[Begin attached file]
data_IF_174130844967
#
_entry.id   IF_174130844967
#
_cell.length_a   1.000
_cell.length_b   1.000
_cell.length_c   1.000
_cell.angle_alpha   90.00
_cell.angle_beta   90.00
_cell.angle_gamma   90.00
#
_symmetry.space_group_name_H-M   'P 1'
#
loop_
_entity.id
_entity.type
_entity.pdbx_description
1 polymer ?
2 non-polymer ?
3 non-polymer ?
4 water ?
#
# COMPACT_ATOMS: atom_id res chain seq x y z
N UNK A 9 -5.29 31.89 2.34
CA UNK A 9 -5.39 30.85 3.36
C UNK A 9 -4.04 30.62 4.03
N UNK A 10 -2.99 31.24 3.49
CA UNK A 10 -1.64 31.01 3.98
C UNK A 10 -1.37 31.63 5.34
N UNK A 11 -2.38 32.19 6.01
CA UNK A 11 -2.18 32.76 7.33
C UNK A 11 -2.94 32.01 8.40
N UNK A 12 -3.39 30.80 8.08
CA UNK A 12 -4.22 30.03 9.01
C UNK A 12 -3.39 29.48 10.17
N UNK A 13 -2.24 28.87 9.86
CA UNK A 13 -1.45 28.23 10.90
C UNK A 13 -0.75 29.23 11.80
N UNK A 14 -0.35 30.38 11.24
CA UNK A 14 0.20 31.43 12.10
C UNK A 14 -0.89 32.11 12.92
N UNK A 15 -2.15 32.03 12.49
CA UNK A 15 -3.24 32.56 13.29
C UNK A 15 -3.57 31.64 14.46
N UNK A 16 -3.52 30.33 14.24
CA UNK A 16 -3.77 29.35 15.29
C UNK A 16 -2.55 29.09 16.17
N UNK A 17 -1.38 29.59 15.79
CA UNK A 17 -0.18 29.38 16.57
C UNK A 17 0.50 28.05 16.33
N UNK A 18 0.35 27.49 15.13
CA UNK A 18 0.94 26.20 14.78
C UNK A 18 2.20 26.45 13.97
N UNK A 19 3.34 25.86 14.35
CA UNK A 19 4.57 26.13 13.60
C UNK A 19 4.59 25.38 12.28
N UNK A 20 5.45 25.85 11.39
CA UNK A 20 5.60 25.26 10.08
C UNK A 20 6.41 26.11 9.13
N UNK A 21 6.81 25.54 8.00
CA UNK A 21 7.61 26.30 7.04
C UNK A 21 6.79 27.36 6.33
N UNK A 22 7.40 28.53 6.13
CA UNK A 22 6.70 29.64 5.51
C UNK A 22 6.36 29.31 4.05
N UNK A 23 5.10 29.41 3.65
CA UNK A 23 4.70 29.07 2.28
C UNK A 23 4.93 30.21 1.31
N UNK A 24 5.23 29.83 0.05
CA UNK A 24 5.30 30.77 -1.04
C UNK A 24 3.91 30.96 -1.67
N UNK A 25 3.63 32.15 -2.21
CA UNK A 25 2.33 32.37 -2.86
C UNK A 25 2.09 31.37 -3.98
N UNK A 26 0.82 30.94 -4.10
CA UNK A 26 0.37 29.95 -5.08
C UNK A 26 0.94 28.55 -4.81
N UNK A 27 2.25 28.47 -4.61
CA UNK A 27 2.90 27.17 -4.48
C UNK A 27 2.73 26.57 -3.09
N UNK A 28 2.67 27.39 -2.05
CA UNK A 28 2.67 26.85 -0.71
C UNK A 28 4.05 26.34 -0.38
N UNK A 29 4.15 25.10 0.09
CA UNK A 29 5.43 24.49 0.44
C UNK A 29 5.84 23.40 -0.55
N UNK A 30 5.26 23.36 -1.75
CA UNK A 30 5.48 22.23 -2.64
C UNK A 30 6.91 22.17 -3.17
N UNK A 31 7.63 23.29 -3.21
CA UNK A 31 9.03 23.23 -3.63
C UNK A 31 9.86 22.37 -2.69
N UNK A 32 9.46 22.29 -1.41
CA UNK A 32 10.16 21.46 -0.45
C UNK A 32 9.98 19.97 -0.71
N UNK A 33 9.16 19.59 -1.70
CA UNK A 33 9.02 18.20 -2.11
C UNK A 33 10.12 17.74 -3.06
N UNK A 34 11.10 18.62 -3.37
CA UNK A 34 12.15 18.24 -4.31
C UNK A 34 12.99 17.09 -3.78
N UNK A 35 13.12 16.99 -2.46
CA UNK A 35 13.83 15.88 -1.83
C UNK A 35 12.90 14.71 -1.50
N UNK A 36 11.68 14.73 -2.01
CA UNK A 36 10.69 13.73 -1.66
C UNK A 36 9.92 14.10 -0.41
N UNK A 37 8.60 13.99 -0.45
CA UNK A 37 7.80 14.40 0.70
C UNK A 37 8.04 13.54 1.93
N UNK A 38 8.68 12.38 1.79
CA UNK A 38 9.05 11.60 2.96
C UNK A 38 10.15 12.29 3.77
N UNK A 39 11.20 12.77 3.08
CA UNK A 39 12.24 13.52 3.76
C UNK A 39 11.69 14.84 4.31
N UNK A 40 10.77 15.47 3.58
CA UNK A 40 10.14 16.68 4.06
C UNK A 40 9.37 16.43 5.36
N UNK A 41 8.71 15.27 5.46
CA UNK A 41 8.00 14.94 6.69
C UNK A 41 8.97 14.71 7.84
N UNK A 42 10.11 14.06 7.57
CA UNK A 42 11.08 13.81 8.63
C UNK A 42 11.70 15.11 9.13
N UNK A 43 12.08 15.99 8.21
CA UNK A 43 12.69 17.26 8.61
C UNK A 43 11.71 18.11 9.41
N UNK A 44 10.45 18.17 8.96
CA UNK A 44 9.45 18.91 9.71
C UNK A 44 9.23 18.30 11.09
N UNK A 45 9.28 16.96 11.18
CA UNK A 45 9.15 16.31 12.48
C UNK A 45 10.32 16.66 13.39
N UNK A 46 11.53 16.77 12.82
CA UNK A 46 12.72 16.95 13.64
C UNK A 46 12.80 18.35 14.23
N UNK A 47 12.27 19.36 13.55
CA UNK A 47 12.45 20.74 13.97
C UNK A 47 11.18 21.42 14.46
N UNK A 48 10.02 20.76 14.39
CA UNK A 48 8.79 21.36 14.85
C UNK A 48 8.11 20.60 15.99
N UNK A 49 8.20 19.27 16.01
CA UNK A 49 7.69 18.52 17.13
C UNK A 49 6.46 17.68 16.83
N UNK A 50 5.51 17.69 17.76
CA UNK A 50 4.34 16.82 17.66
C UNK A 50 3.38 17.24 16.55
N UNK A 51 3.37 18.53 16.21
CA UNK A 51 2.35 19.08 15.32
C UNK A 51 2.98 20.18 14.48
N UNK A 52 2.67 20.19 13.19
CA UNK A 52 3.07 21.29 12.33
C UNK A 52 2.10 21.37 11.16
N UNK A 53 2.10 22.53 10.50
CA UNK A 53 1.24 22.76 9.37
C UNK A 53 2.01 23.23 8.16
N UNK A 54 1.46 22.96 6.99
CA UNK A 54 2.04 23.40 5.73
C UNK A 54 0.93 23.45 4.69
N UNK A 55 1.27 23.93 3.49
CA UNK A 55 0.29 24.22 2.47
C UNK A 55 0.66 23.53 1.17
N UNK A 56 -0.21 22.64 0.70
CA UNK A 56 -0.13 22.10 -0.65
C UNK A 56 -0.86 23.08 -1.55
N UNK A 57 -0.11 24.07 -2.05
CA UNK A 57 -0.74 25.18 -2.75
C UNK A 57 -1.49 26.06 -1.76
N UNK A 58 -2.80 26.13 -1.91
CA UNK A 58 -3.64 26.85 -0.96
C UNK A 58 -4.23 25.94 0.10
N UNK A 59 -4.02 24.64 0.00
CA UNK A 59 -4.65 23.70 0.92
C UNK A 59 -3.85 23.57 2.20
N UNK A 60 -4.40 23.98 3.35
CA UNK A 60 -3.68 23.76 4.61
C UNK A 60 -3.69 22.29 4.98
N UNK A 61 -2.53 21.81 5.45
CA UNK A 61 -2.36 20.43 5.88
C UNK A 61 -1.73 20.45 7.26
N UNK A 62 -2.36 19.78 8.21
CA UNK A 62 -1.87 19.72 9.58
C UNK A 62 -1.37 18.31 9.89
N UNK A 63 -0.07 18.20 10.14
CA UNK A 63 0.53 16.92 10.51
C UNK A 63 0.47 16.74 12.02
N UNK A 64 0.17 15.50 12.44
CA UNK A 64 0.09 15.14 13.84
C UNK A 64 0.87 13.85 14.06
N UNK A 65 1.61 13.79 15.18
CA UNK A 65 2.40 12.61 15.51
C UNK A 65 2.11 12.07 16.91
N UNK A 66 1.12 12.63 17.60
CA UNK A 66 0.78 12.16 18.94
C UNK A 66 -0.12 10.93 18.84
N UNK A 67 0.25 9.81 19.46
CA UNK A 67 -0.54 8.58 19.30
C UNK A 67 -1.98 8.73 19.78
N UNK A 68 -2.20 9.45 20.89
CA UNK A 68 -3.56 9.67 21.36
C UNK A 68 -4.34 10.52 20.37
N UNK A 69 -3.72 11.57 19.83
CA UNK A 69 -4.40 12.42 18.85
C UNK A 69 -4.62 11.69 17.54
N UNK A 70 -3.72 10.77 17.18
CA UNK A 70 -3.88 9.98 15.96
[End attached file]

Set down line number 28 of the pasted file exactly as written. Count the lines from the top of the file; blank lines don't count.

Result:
CA UNK A 10 -1.64 31.01 3.98